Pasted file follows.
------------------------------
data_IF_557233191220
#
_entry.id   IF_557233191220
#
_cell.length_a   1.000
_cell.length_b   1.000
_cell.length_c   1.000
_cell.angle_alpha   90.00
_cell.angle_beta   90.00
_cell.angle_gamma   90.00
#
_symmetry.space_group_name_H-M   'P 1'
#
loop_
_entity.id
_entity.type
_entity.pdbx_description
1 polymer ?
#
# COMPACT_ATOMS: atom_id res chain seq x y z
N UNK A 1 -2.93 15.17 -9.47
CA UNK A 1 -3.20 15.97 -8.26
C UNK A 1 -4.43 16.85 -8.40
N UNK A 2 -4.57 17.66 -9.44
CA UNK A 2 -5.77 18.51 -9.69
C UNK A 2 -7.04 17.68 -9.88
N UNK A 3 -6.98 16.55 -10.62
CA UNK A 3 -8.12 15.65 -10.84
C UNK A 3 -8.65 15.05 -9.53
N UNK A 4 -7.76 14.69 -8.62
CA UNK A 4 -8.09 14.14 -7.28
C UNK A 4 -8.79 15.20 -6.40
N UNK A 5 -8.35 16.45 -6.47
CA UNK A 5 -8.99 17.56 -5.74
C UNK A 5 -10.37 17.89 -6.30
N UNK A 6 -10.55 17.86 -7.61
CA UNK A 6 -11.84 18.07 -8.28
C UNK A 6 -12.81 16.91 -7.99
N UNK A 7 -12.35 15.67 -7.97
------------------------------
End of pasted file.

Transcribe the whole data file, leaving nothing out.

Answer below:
data_IF_557233191220
#
_entry.id   IF_557233191220
#
_cell.length_a   1.000
_cell.length_b   1.000
_cell.length_c   1.000
_cell.angle_alpha   90.00
_cell.angle_beta   90.00
_cell.angle_gamma   90.00
#
_symmetry.space_group_name_H-M   'P 1'
#
loop_
_entity.id
_entity.type
_entity.pdbx_description
1 polymer ?
#
# COMPACT_ATOMS: atom_id res chain seq x y z
N UNK A 1 -2.93 15.17 -9.47
CA UNK A 1 -3.20 15.97 -8.26
C UNK A 1 -4.43 16.85 -8.40
N UNK A 2 -4.57 17.66 -9.44
CA UNK A 2 -5.77 18.51 -9.69
C UNK A 2 -7.04 17.68 -9.88
N UNK A 3 -6.98 16.55 -10.62
CA UNK A 3 -8.12 15.65 -10.84
C UNK A 3 -8.65 15.05 -9.53
N UNK A 4 -7.76 14.69 -8.62
CA UNK A 4 -8.09 14.14 -7.28
C UNK A 4 -8.79 15.20 -6.40
N UNK A 5 -8.35 16.45 -6.47
CA UNK A 5 -8.99 17.56 -5.74
C UNK A 5 -10.37 17.89 -6.30
N UNK A 6 -10.55 17.86 -7.61
CA UNK A 6 -11.84 18.07 -8.28
C UNK A 6 -12.81 16.91 -7.99
N UNK A 7 -12.35 15.67 -7.97